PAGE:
As long as you are still in Germany and can go to your doctors (of trust) for free, you should use that opportunity. When you are already abroad, you first have to look for a new doctor and most likely pay something for every visit. So it’s best to go to your GP and dentist once again. Gynaecologist and dermatologist (I can only recommend the latter when moving to Australia!) as well. If you need to be vaccinated, you can also arrange that directly with your appointments.
When visiting your doctor and if necessary, ask for a copy of your medical results, X-rays and doctor’s letters. This way you would have important information at hand. Some doctors charge a small fee for the copies, just ponder whether you really need the documents or not.
In case you need certain medications, you should also have prescriptions for them. In this context, also check the import regulations for Australia. Basically, the permitted quantity may not exceed a stock of three months.
7. Contracts and insurances
Write down all your contracts, insurances, savings plans, bank accounts, subscriptions or similar. This gives you an overview of your obligations and allows you to easily check which contracts may need to be terminated and which notice periods apply to them.
If necessary, discuss with the respective provider which contracts you could continue abroad, because this is not always given. For example, I have kept my income protection as it also covers me when I’m abroad. On the other hand, I had to stop my liability insurance, because I have deregistered my residence in Germany. You may even be able to get a liability insurance in combination with your overseas health insurance.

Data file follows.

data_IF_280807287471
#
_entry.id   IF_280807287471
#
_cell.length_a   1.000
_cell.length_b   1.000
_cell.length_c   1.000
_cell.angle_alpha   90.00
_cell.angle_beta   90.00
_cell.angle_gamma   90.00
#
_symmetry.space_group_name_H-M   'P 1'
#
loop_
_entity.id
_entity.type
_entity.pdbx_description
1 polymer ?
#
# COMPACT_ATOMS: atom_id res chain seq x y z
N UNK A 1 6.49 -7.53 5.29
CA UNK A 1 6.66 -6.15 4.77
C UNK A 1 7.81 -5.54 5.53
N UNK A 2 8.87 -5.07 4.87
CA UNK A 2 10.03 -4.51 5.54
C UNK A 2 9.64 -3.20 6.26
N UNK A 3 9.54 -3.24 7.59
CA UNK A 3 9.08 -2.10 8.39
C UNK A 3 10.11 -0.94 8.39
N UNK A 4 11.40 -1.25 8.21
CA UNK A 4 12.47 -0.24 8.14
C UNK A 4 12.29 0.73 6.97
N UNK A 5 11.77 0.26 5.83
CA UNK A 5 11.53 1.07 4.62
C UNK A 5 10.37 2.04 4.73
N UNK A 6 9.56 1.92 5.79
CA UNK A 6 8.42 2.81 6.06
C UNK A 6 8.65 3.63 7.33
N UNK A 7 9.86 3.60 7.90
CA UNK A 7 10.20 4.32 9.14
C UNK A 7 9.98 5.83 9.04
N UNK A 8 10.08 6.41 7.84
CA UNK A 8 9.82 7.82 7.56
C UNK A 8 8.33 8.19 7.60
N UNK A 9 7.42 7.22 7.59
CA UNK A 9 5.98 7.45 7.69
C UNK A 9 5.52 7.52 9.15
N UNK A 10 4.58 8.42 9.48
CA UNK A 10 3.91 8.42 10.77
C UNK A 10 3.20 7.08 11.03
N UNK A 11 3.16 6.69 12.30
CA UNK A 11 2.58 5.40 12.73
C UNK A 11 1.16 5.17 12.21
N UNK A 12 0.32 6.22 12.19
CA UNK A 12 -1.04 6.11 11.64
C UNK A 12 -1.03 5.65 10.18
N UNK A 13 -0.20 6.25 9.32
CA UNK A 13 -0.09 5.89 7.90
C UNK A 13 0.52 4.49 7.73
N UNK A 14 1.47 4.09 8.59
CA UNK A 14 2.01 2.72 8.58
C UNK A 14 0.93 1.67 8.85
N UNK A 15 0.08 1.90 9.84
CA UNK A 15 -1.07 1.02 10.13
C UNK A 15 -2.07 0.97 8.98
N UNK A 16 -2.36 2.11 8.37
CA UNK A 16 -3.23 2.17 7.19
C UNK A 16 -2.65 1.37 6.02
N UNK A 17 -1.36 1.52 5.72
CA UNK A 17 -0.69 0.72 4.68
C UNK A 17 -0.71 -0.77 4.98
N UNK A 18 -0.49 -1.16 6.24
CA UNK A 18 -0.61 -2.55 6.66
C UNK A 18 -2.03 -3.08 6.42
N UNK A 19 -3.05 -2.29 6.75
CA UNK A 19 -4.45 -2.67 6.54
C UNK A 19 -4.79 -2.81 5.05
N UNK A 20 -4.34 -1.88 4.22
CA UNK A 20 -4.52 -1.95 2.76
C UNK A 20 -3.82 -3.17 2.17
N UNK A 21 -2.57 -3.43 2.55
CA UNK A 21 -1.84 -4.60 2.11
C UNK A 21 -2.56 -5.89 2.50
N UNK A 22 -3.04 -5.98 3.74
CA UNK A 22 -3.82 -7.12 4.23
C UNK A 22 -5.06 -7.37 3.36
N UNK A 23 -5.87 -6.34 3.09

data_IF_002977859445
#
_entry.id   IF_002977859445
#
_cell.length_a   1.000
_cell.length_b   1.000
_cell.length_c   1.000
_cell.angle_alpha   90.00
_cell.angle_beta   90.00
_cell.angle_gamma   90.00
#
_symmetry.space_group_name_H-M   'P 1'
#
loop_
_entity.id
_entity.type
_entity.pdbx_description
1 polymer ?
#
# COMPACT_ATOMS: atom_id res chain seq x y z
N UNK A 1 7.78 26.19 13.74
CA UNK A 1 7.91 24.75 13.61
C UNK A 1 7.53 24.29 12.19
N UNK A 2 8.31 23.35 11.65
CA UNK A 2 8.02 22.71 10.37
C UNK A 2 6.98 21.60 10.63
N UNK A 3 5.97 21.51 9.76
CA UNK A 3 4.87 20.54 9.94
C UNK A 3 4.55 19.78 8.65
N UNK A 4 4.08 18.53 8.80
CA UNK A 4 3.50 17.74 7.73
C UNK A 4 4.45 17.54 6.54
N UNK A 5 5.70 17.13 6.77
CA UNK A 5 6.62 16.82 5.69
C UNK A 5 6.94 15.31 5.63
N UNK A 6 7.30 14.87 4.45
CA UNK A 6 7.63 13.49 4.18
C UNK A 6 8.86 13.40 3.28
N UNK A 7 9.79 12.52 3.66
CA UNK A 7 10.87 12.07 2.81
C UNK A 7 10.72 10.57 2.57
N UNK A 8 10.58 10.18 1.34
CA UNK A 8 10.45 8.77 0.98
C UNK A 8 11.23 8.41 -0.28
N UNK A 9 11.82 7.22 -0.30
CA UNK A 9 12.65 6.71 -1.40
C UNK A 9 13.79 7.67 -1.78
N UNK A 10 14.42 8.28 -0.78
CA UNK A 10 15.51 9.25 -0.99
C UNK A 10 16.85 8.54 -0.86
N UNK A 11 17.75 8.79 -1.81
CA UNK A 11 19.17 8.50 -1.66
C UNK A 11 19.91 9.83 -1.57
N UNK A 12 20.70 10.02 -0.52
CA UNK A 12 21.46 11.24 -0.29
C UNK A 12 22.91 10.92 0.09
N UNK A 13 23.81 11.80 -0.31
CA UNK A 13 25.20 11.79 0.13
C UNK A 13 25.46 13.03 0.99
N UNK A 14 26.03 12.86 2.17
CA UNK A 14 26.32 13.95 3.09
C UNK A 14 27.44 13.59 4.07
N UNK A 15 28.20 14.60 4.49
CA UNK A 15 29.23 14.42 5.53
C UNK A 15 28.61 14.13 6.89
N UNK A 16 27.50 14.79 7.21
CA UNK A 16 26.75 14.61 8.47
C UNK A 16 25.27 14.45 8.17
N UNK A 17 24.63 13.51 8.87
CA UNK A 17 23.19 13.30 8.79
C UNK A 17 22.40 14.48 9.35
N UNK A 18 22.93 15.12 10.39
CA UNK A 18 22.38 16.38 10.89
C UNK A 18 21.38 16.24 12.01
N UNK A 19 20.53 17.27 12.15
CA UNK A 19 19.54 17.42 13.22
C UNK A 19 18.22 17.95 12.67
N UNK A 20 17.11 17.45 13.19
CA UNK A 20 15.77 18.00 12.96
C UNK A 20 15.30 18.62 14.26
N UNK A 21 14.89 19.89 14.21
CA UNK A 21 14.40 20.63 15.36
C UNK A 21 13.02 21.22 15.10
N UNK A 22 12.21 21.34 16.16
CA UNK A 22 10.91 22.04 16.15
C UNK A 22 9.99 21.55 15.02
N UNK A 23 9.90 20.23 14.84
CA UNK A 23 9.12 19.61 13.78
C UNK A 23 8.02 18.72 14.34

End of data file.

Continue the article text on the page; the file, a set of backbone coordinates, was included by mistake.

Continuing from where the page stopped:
It’s also worth it if you’re already writing the termination letters for contracts you are going to cancel. You don’t believe how much work and stress it will save you later, if you have all the letters ready, maybe even printed and bagged in stamped envelopes. Towards the end everything gets chaotic again anyway, then you’ll be glad if everything is prepared.
8. Sign on for unemployment benefits
Basically it can be said that you are entitled to unemployment benefits in Germany if you were employed for at least 12 months in the 30 months prior to the registration of unemployment (see Federal Employment Agency). So if your job ends, you should report this to the job center at least three months before your last working day (note that you have a 12-week ban if you quit your job yourself!). I recommend that you even do so, if there is not much time between your last working day and your departure because the entitlement for unemployment benefits remains for 4 years. So for example, if you return to Germany after 2 years, you would still be eligible for unemployment benefits.
If you move abroad within Europe, you could still be entitled to unemployment benefits for a certain period of time. However, if you move abroad outside of Europe, the benefits end with your departure, as you will no longer be available to the German job market.
Note that on the first day of your unemployment, you will have to register as unemployed again in person. This is a requirement to receive unemployment benefits.
9. Deregistration of your German residence
This was one of the most difficult points for me and would be actually worth a separate post. But I try to keep it short.
First of all, it should be said that according to Section 17 para. 2 p. 1 BMG you are obligated to deregister your residence from Germany if you move out of an apartment and do not move into a new apartment within Germany (more on this here). However, there are also circumstances in which it makes perfect sense to remain registered in Germany (e.g. with friends or family). For example, if you only travel for a longer period of time.
Among others, a deregistration has impact on:
- Your health insurance
- Obligation to pay into social security (e.g. pension scheme)
- Tax liability
- Terminations of contracts without notice
- Make a new contract (incl. opening of a German bank account)
- Participation in local elections
- Postal address
- Car registration
- Passport matters